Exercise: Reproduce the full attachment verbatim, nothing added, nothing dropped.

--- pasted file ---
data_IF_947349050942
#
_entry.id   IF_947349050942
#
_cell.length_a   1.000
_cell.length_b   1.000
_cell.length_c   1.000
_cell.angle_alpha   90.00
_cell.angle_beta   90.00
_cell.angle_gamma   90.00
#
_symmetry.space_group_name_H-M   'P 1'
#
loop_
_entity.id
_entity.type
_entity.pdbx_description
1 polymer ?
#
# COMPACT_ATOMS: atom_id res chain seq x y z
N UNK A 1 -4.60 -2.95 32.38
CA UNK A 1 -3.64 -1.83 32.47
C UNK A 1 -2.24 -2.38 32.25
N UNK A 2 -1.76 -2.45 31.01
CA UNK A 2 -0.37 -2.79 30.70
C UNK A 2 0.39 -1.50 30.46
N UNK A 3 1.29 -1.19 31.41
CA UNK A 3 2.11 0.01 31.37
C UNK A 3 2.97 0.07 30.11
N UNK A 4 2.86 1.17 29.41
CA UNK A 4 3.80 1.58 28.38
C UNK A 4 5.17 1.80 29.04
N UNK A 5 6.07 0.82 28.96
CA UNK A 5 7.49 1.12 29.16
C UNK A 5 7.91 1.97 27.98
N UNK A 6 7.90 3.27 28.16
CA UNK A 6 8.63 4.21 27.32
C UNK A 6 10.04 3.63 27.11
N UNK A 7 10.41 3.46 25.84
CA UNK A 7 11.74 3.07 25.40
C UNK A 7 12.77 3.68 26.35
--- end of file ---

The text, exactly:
data_IF_947349050942
#
_entry.id   IF_947349050942
#
_cell.length_a   1.000
_cell.length_b   1.000
_cell.length_c   1.000
_cell.angle_alpha   90.00
_cell.angle_beta   90.00
_cell.angle_gamma   90.00
#
_symmetry.space_group_name_H-M   'P 1'
#
loop_
_entity.id
_entity.type
_entity.pdbx_description
1 polymer ?
#
# COMPACT_ATOMS: atom_id res chain seq x y z
N UNK A 1 -4.60 -2.95 32.38
CA UNK A 1 -3.64 -1.83 32.47
C UNK A 1 -2.24 -2.38 32.25
N UNK A 2 -1.76 -2.45 31.01
CA UNK A 2 -0.37 -2.79 30.70
C UNK A 2 0.39 -1.50 30.46
N UNK A 3 1.29 -1.19 31.41
CA UNK A 3 2.11 0.01 31.37
C UNK A 3 2.97 0.07 30.11
N UNK A 4 2.86 1.17 29.41
CA UNK A 4 3.80 1.58 28.38
C UNK A 4 5.17 1.80 29.04
N UNK A 5 6.07 0.82 28.96
CA UNK A 5 7.49 1.12 29.16
C UNK A 5 7.91 1.97 27.98
N UNK A 6 7.90 3.27 28.16
CA UNK A 6 8.63 4.21 27.32
C UNK A 6 10.04 3.63 27.11
N UNK A 7 10.41 3.46 25.84
CA UNK A 7 11.74 3.07 25.40
C UNK A 7 12.77 3.68 26.35